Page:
Chekhov’s Uncle Vanya was part of Chichester’s opening slate of productions when the theatre first opened its doors in 1963. It was then the home of the nascent National Theatre; now it is an influential stand-alone producing theatre, which regularly originates shows before runs elsewhere.
But right now, Chichester is offering a festival of three early Chekhov plays, presented under the umbrella title Young Chekhov, all of them in versions by David Hare. They’re not so much festive as restive, each portraying the damage that people inflict on each other — and themselves. “I don’t want to be happy, I want to be with you,” James McArdle’s unwitting lothario Platonov tells his wife Sasha (Jade Williams) in one of the evening’s most stinging lines, as she confronts him over his affairs with widow Anna Petrovna (Nina Sosanya) and married woman Sofya Yegorovna (Olivia Vinnall), as he serially derails everyone’s lives.
This rarely seen play, which was last given a major production at the Almeida in 2001 directed then, as now, by Jonathan Kent, finds plenty of rueful humour among the broken hearts. So does the more frequently produced Ivanov – the first play that Chekhov completed – which preceded Platonov at the Almeida in 1997, with Kent directing Ralph Fiennes in the title role, and was more recently revived with Michael Grandage directing Kenneth Branagh in the title role in 2008. This inward-looking journey into one man’s depression – and its impact on those around him — is charted with a deeply internalised sense of haunting and haunted despair by Samuel West.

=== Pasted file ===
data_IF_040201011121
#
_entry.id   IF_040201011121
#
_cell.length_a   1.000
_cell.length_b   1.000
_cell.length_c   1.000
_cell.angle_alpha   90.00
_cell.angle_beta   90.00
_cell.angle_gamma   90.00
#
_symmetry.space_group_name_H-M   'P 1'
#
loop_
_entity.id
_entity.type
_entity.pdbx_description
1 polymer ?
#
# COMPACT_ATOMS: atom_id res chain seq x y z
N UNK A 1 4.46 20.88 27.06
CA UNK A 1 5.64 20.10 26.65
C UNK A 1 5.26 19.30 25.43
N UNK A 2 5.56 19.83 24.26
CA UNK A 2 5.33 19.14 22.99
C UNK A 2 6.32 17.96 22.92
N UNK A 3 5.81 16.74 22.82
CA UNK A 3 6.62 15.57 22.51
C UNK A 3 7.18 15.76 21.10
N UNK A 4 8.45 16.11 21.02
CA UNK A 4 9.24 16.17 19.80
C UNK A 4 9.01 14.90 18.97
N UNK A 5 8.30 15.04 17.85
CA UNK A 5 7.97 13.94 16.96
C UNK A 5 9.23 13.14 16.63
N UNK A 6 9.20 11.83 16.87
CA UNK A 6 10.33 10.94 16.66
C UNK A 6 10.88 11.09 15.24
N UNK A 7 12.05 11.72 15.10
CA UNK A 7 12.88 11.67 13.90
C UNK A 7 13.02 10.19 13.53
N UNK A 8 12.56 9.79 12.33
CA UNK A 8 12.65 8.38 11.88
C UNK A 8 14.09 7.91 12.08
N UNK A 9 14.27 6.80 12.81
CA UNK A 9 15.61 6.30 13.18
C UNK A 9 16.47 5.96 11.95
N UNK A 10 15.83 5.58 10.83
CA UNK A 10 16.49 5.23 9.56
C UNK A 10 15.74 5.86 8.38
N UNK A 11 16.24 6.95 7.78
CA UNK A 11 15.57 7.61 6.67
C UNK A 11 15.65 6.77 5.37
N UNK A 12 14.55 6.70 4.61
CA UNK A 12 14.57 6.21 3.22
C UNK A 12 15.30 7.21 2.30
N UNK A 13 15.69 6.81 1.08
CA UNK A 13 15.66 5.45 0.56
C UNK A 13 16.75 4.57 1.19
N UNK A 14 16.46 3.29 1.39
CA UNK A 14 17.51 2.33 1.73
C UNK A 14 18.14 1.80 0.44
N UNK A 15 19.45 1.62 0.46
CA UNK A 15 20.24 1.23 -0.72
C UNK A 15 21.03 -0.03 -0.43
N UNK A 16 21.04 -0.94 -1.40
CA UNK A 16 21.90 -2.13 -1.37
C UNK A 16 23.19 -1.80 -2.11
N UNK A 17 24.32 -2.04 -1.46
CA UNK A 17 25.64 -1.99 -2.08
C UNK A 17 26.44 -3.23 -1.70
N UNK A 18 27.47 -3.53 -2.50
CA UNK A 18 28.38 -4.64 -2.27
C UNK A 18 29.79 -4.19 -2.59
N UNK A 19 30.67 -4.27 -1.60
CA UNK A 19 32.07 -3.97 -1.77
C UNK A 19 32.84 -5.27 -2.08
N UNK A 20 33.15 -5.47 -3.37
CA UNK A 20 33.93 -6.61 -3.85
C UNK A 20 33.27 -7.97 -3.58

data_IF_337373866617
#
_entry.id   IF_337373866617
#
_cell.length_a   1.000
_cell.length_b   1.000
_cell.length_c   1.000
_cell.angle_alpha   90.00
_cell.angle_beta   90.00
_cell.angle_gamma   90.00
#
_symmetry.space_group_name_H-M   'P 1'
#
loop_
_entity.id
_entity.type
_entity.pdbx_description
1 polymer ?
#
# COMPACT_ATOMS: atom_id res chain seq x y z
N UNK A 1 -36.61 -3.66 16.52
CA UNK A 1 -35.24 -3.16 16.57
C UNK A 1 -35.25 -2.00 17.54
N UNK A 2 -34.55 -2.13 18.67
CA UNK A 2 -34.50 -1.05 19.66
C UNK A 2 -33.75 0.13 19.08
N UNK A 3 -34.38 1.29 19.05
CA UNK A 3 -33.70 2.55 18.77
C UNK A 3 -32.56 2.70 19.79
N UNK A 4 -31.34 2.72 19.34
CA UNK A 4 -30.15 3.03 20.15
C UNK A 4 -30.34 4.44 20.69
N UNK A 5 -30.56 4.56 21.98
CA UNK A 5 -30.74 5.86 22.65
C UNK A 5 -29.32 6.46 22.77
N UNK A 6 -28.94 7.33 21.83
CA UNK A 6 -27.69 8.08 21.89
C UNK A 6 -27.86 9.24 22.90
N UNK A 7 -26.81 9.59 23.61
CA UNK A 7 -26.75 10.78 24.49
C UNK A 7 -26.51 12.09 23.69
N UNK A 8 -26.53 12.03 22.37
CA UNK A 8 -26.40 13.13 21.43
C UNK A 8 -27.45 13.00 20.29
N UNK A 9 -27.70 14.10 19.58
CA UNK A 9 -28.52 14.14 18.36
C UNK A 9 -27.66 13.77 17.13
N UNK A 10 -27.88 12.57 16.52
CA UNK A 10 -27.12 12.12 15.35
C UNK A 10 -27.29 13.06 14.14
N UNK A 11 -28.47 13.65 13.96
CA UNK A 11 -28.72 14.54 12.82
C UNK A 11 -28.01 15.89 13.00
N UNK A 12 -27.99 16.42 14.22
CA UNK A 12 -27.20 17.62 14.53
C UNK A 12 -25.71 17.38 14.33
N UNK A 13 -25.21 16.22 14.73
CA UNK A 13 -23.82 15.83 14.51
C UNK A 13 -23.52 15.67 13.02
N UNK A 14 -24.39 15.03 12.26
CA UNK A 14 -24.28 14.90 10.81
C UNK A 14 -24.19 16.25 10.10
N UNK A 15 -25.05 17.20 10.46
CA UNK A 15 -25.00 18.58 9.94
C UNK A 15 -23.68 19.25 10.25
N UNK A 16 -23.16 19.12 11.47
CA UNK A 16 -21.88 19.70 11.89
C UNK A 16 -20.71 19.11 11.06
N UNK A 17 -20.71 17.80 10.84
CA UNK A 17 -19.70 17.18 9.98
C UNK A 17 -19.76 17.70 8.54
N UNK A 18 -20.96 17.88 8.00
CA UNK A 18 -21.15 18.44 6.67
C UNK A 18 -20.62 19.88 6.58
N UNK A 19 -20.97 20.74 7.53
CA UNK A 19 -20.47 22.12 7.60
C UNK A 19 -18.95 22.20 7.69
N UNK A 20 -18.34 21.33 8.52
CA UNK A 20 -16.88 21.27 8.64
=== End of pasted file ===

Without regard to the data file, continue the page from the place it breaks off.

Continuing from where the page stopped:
Kent, working again with adaptor David Hare who has freshly revised his earlier versions of those two plays, now adds a third Chekhov to make a full set with the far better-known The Seagull. While each production can be seen on its own, they are interrelated by casting overlaps, the unit stage design by Tom Pye that is capable of versatile adaptation, but most of all by thematic similarities. In The Seagull we have yet another deeply depressed protagonist Konstantin (Joshua James), and – spoiler alert – another ending that culminates in death.
But as much as each involves depression, mental instability and unrequited love, the plays are not in themselves depressing and have plenty to repay our love for them, especially as produced here with such tangible love and feeling. Kent and designer Pye create truly immersive worlds for each play, including a complete lake for The Seagull and a full-size railway track for Platonov that appears seemingly from nowhere. But the casting throughout is a triumph, too, from such rising younger stars as James McArdle, Joshua James, Olivia Vinall and Nina Sosanya, to long-established actors including Samuel West, Peter Egan, Jonathan Coy and Anna Chancellor who lend their considerable experience to an evening of fully-inhabited life.